Strategy functioning as the plan

Something astonishing often happens after a campaign strategy is approved: The practicalities of the planning process render the strategy largely moot, except for targeting and channel allocations. The elegance of a strategy—its ability to set conditions for decisions around creative or to respond to data—is squashed by the fact that it is too hard to implement at that level of sophistication. With a unified platform, the strategy would remain front and center and function as the plan, with media and creative attached to it directly.

Increased productivity with less effort  

A lot of the “too hard” of media is that it takes so many people so much effort to get a campaign up and running. Take that to a campaign that incorporates dynamic, data-driven creative, with its massive numbers of ad variations and decisioning logic, and you understand the temptation to use outside vendors to do ad personalization. With proper automation, managed service by outside vendors can be a thing of the past, as AI would reduce complexity, increase collaboration, and elevate strategy and optimization.

Campaigns that now seem too big and unwieldy to pull off—that look like Steve Martin’s piano—would routinely go down in one breath. Advertising, in other words, could become massively more effective and teams could become massively more productive, all with less effort and expense.

Moving forward on a path of simplicity

The status quo is unsustainable. Agency success depends in large part on their ability to handle more workload at margins thinned out by the need for additional staffing. In a world of spot solutions, each requiring learning and maintenance, that is difficult. So are developing differentiated offerings, as the sprawling complexity—the “too hard” of it all—increasingly commoditizes their offerings. Same for in-house media teams at brands—the level of effort required continues to go up while the demand for efficiency increases at the same time as it becomes harder to achieve.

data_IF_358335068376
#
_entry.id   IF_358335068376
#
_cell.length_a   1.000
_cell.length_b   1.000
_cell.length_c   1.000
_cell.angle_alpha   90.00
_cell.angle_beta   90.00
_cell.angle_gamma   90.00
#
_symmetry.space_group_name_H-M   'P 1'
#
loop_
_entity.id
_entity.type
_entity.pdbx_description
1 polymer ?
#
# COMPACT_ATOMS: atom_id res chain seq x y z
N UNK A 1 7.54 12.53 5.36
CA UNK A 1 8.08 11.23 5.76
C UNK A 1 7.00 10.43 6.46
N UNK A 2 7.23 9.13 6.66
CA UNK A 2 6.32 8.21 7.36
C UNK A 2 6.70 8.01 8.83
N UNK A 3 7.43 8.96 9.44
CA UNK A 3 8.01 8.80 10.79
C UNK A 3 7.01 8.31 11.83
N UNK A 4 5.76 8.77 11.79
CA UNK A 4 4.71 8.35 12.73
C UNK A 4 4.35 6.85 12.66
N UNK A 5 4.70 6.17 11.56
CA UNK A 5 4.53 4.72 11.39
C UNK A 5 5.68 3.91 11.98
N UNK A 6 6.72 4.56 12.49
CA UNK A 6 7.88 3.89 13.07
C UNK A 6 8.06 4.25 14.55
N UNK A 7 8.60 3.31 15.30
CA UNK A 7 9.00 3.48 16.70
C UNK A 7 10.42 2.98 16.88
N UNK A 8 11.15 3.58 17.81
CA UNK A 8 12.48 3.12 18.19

Scalability can only come from finding a path to simplicity. The infrastructure that’s grown up around advertising is now one of the things holding the industry back. Simplicity, and its cousin, efficiency, can be achieved better through well-considered automation that is not an add-on to the current system but an integral part of it, a ground-up re-think of workflows and processes that allow people to do work suited to people and tech to do work suited for tech.

You can feel the foundations of the industry starting to buckle—those who have not automated, simplified, and built more capable and more efficient systems and processes will lose the race to those who do.

Change must come and it must come fast or what is already too hard to manage will become impossible. Step away from the piano. That’s enough sucking for now.

Let’s go solve the underlying issues. It isn’t too hard to do that, I promise.


Oz Etzioni founded Clinch on the idea that optimal brand experiences reflect the real-time circumstance of the viewer. The company’s mantra “personalization everywhere” evolved from Etzioni’s background rooted in consumer experience and innovation. Prior to Clinch, Etzioni formed the UX/Innovation department at MRM, part of McCann WorldGroup, where he led digital strategy and experience for some of the world’s biggest brands including ExxonMobil, US Army, Diageo, MasterCard, and GeneralMotors.